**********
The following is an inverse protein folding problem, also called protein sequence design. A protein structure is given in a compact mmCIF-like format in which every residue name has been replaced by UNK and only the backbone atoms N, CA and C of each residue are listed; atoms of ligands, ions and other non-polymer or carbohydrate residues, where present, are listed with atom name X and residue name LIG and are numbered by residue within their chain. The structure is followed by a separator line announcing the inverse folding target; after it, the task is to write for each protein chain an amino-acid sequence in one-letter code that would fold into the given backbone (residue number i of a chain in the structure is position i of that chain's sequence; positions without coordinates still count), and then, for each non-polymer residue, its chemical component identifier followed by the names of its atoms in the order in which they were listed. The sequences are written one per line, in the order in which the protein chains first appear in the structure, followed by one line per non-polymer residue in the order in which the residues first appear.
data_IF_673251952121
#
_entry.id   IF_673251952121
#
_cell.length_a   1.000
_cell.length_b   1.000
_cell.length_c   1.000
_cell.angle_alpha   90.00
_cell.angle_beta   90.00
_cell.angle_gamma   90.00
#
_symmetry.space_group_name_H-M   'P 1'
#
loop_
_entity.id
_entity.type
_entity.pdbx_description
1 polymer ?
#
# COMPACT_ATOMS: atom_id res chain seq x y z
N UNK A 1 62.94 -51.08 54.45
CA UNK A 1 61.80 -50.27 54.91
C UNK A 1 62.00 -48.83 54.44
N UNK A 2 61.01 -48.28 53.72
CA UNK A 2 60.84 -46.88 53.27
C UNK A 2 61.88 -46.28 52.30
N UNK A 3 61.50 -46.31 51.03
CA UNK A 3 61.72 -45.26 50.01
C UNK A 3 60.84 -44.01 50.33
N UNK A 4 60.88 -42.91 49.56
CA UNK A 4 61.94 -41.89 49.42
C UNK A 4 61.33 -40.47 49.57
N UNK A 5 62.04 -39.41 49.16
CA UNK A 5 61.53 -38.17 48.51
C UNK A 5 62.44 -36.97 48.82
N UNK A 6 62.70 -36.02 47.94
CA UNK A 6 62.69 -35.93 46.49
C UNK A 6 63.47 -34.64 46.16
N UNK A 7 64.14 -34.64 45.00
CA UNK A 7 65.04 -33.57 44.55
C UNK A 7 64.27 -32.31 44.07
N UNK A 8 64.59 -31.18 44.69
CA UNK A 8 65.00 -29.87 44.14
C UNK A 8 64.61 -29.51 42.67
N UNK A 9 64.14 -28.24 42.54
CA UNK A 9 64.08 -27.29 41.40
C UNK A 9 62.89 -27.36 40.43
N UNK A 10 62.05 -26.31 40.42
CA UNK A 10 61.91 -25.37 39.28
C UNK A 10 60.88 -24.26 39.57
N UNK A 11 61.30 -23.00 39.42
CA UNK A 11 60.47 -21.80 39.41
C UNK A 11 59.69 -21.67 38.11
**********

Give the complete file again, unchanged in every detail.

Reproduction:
The following is an inverse protein folding problem, also called protein sequence design. A protein structure is given in a compact mmCIF-like format in which every residue name has been replaced by UNK and only the backbone atoms N, CA and C of each residue are listed; atoms of ligands, ions and other non-polymer or carbohydrate residues, where present, are listed with atom name X and residue name LIG and are numbered by residue within their chain. The structure is followed by a separator line announcing the inverse folding target; after it, the task is to write for each protein chain an amino-acid sequence in one-letter code that would fold into the given backbone (residue number i of a chain in the structure is position i of that chain's sequence; positions without coordinates still count), and then, for each non-polymer residue, its chemical component identifier followed by the names of its atoms in the order in which they were listed. The sequences are written one per line, in the order in which the protein chains first appear in the structure, followed by one line per non-polymer residue in the order in which the residues first appear.
data_IF_673251952121
#
_entry.id   IF_673251952121
#
_cell.length_a   1.000
_cell.length_b   1.000
_cell.length_c   1.000
_cell.angle_alpha   90.00
_cell.angle_beta   90.00
_cell.angle_gamma   90.00
#
_symmetry.space_group_name_H-M   'P 1'
#
loop_
_entity.id
_entity.type
_entity.pdbx_description
1 polymer ?
#
# COMPACT_ATOMS: atom_id res chain seq x y z
N UNK A 1 62.94 -51.08 54.45
CA UNK A 1 61.80 -50.27 54.91
C UNK A 1 62.00 -48.83 54.44
N UNK A 2 61.01 -48.28 53.72
CA UNK A 2 60.84 -46.88 53.27
C UNK A 2 61.88 -46.28 52.30
N UNK A 3 61.50 -46.31 51.03
CA UNK A 3 61.72 -45.26 50.01
C UNK A 3 60.84 -44.01 50.33
N UNK A 4 60.88 -42.91 49.56
CA UNK A 4 61.94 -41.89 49.42
C UNK A 4 61.33 -40.47 49.57
N UNK A 5 62.04 -39.41 49.16
CA UNK A 5 61.53 -38.17 48.51
C UNK A 5 62.44 -36.97 48.82
N UNK A 6 62.70 -36.02 47.94
CA UNK A 6 62.69 -35.93 46.49
C UNK A 6 63.47 -34.64 46.16
N UNK A 7 64.14 -34.64 45.00
CA UNK A 7 65.04 -33.57 44.55
C UNK A 7 64.27 -32.31 44.07
N UNK A 8 64.59 -31.18 44.69
CA UNK A 8 65.00 -29.87 44.14
C UNK A 8 64.61 -29.51 42.67
N UNK A 9 64.14 -28.24 42.54
CA UNK A 9 64.08 -27.29 41.40
C UNK A 9 62.89 -27.36 40.43
N UNK A 10 62.05 -26.31 40.42
CA UNK A 10 61.91 -25.37 39.28
C UNK A 10 60.88 -24.26 39.57
N UNK A 11 61.30 -23.00 39.42
CA UNK A 11 60.47 -21.80 39.41
C UNK A 11 59.69 -21.67 38.11